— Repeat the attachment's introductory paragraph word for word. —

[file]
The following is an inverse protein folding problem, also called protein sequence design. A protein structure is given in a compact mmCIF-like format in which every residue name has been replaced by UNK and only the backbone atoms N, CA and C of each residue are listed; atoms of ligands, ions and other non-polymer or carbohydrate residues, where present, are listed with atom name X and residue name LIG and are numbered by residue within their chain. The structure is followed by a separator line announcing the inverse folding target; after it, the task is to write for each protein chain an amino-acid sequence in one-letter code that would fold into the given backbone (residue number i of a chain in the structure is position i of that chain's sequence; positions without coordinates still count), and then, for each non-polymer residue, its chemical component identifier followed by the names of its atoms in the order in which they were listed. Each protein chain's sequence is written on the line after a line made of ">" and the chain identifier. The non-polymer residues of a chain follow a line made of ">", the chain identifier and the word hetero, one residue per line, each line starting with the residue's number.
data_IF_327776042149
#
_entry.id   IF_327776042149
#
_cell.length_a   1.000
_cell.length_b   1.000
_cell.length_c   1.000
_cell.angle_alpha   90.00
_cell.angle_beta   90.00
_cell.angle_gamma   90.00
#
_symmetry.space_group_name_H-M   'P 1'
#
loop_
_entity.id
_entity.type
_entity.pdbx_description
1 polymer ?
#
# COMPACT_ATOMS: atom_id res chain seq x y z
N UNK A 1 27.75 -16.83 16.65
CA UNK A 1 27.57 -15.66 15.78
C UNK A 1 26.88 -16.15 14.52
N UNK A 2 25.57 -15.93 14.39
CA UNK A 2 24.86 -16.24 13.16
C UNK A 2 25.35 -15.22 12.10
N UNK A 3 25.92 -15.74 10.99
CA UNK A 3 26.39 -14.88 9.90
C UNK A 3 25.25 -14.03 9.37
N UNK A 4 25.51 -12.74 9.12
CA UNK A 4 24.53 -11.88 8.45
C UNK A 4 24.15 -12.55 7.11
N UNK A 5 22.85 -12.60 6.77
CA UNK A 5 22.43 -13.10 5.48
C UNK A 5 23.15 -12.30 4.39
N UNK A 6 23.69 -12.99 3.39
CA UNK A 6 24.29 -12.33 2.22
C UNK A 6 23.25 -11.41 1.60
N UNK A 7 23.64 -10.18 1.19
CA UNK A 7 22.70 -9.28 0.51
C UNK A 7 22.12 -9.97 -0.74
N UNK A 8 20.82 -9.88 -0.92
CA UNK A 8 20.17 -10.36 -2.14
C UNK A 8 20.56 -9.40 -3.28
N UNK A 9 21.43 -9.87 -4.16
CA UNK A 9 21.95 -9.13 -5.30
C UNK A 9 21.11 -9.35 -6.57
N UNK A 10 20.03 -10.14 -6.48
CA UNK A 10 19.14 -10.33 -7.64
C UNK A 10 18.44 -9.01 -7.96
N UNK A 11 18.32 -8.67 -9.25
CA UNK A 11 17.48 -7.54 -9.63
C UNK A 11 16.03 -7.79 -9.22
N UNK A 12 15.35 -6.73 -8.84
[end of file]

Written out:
The following is an inverse protein folding problem, also called protein sequence design. A protein structure is given in a compact mmCIF-like format in which every residue name has been replaced by UNK and only the backbone atoms N, CA and C of each residue are listed; atoms of ligands, ions and other non-polymer or carbohydrate residues, where present, are listed with atom name X and residue name LIG and are numbered by residue within their chain. The structure is followed by a separator line announcing the inverse folding target; after it, the task is to write for each protein chain an amino-acid sequence in one-letter code that would fold into the given backbone (residue number i of a chain in the structure is position i of that chain's sequence; positions without coordinates still count), and then, for each non-polymer residue, its chemical component identifier followed by the names of its atoms in the order in which they were listed. Each protein chain's sequence is written on the line after a line made of ">" and the chain identifier. The non-polymer residues of a chain follow a line made of ">", the chain identifier and the word hetero, one residue per line, each line starting with the residue's number.